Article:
December 2, 2016

Seattle Chipotle Closed for Food Safety Violations

The Chipotle Mexican Grill restaurant at 212 Westlake Avenue North in Seattle, Washington was closed on Thursday, December 10, 2015 for repeated food safety violations, according to a report on Seattle & King County Public Health. The restaurant had three red violations in three consecutive inspections, which prompted the closure. Red violations are those that are serious enough they can cause foodborne illness.

Chipotle Mexican GrillIn December 2014, an inspection found that food was being held at less than 130°F (food must be held at 140°F or higher to prevent bacterial growth). In October 2015, violations including improper cooking times and temperatures of food, and improper use of non-continuous cooking. The inspection in November 2015 also found improper hot holding temperatures of less than 130°F.

Each time the restaurant received 25 red critical violation points. If a facility gets 35 or more red critical violation points, the site must be reinspected within 14 days. The restaurant did not meet the minimum required 90 points on a 400-point scale in each of the three inspections.

Ryan Osterholm

Attorney Ryan Osterholm has filed several lawsuits on behalf of clients sickened with food poisoning. You can contact Ryan  by calling 1-888-377-8900.

Chipotle is the site of a multistate E. coli O26 outbreak that has sickened at least 52 people in 9 states. Twenty people have been hospitalized in that outbreak. Public health officials have not been able to find the bacteria in repeated testing of environmental and food samples, but epidemiological evidence links the restaurant to the outbreak.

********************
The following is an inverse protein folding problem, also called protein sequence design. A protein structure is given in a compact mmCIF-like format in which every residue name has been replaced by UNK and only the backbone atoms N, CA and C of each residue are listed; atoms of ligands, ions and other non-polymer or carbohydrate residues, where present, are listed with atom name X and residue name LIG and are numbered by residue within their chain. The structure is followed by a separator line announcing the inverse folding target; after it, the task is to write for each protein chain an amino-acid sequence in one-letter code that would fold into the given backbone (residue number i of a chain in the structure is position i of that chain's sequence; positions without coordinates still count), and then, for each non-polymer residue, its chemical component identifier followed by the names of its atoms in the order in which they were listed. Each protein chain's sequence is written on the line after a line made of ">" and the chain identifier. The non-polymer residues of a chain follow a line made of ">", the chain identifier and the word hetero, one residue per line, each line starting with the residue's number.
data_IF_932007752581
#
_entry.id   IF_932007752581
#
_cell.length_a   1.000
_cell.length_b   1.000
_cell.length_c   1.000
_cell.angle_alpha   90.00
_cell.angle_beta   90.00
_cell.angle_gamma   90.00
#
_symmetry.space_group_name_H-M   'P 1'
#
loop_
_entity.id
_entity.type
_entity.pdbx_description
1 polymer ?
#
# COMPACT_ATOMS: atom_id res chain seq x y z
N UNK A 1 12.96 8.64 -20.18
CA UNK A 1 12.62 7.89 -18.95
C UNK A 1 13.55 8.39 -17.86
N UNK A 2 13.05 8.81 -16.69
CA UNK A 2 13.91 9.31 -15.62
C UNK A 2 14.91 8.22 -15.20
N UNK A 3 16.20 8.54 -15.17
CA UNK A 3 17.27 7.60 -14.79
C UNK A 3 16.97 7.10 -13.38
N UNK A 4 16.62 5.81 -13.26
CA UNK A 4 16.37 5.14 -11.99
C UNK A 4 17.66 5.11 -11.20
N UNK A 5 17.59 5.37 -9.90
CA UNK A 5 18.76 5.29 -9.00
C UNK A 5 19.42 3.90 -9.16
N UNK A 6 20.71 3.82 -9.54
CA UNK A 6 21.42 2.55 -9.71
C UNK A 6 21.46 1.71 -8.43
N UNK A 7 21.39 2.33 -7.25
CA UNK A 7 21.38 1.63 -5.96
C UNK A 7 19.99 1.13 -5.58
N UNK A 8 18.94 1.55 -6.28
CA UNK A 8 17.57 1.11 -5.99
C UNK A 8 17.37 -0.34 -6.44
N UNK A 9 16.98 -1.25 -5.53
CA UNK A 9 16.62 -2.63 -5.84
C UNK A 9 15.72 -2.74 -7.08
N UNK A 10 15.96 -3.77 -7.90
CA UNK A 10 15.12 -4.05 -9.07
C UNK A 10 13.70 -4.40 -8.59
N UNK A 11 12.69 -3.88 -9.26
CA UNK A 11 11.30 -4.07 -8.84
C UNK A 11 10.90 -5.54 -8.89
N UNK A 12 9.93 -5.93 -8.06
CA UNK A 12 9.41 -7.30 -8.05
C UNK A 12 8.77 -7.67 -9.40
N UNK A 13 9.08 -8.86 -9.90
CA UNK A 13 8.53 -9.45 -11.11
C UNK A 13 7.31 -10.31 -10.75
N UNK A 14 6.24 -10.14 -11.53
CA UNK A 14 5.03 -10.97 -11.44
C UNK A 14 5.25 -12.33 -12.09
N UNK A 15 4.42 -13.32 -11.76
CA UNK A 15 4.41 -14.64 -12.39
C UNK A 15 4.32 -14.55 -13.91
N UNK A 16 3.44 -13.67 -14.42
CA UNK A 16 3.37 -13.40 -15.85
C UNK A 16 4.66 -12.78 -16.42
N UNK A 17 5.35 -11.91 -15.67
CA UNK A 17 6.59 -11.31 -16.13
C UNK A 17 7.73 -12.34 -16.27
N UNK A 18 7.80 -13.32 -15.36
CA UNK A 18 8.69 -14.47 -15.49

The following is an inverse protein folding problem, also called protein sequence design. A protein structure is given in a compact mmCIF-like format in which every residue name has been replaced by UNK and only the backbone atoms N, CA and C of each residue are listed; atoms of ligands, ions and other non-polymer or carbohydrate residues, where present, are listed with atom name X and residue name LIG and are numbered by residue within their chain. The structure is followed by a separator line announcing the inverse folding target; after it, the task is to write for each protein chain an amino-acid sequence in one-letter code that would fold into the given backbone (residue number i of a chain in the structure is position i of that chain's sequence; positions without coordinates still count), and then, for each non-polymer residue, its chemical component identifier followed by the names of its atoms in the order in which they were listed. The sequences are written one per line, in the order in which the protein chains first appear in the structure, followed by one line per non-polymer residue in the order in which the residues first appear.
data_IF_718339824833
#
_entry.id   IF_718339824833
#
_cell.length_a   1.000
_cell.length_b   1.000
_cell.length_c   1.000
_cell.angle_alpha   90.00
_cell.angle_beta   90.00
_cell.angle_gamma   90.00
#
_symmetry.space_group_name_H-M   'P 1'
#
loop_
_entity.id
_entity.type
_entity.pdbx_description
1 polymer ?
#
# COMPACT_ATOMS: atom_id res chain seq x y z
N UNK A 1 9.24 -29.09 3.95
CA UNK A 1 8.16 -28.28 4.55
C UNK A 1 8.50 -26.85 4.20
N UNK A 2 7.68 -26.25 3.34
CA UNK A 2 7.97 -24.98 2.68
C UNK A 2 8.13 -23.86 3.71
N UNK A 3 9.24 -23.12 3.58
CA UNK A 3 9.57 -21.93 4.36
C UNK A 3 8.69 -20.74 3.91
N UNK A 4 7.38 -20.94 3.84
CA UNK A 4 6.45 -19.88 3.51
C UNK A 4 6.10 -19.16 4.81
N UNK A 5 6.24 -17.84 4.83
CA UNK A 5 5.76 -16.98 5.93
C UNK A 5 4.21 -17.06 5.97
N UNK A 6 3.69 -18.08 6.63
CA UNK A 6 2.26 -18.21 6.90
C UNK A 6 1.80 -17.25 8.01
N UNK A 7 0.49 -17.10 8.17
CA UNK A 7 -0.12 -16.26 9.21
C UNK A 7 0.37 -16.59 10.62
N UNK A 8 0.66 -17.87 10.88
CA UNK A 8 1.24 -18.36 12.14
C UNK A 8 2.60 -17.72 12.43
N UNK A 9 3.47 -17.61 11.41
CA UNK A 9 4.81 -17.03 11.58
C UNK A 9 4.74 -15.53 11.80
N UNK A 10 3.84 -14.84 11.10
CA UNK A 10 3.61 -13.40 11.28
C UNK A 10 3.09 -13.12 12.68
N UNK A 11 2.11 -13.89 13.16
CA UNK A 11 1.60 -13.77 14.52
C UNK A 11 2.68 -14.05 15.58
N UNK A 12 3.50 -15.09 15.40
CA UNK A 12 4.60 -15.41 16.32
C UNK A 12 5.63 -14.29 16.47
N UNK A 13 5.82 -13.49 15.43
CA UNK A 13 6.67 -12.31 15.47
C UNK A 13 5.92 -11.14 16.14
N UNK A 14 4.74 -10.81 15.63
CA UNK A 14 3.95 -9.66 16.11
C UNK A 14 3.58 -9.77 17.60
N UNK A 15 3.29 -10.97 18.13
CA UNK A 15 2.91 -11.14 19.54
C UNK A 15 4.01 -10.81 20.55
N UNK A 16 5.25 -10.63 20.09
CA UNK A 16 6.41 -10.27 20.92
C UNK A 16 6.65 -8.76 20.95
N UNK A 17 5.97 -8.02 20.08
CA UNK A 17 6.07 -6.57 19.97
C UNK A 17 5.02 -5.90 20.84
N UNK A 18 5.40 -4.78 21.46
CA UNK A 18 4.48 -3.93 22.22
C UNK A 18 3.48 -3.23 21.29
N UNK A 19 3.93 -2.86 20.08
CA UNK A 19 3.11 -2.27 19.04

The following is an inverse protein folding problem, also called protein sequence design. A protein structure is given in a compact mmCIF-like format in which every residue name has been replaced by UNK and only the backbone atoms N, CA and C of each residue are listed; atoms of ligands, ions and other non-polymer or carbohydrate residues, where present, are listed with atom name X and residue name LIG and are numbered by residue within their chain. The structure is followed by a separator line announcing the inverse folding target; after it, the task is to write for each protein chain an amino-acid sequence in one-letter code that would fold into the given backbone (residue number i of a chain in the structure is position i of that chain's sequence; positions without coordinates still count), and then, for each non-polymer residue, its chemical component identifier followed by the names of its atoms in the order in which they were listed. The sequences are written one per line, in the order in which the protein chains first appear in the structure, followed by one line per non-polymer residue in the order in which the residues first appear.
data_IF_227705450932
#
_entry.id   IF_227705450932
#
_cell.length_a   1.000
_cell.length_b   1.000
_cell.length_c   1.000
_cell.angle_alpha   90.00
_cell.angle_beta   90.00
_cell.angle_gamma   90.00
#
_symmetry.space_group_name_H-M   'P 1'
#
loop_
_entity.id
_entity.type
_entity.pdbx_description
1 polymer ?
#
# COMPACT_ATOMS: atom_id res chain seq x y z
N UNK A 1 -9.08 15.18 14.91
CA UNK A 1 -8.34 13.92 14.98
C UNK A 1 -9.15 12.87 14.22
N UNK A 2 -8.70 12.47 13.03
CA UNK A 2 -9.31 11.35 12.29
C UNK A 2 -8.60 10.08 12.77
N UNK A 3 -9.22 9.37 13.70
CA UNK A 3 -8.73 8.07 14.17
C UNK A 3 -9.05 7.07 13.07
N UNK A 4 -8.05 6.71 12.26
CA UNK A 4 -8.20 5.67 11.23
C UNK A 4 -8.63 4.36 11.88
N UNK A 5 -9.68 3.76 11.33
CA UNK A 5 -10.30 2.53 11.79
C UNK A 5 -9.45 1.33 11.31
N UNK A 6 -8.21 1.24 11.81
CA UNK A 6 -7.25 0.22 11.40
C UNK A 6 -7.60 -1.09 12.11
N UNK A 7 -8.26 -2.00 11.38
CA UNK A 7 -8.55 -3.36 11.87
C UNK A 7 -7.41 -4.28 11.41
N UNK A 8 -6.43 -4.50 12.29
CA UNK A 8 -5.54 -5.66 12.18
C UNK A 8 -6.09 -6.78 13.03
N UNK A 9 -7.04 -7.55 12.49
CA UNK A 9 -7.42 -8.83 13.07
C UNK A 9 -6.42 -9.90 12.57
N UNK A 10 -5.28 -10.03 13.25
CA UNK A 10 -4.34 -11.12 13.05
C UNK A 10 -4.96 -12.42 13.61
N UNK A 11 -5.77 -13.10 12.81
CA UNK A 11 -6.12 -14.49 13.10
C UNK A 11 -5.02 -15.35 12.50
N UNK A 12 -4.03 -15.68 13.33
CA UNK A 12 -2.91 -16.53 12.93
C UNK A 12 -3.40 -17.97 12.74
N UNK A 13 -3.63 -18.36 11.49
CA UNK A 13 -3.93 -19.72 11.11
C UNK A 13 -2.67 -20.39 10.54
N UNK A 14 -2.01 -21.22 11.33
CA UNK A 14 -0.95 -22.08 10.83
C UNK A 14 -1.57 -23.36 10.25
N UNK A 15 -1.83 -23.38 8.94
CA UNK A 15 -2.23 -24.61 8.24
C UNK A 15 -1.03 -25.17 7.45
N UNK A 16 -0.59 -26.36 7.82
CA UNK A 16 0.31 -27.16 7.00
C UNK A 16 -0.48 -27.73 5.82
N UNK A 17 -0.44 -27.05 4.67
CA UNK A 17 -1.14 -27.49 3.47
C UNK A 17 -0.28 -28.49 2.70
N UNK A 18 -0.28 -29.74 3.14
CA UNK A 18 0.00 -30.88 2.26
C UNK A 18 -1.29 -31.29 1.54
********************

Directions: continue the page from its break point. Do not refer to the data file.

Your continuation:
And last week, norovirus at a Chipotle restaurant in Boston sickened at least 141 students at Boston College, including members of its basketball team. The restaurant at Cleveland Circle was closed after numerous reports of sick students were received.

Testing revealed that norovirus had caused that outbreak, even though preliminary speculation was that the illnesses were caused by E. coli bacteria. As it turns out. an employee was working at that restaurant while sick. All but 12 students ate at that particular restaurant before becoming ill; the 12 had contact with ill persons before they got sick.

In August 2015, Chipotle was the site of another norovirus outbreak in Ventura County, California. Sixty customers and 18 employees were sickened in that outbreak. And in late August, Chipotle restaurants in Minnesota were closed after a Salmonella outbreak linked to fresh tomatoes sickened 64 people and hospitalized 9.

It is unusual for one restaurant chain to have so many outbreaks in a short amount of time, Jimmy John’s restaurants have had similar problems, most notably numerous E. coli outbreaks linked to both raw sprouts and cucumbers. They have had serious outbreaks at least once a year since 2011; most have been linked to contaminated raw sprouts.

Chipotle’s CEO has apologized for these outbreaks, although other executives had been blaming the media for “sensational headlines” and the CDC for its reports. Their stock price has sunk from $750 per share in mid-October 2015 to $546 a share last week.

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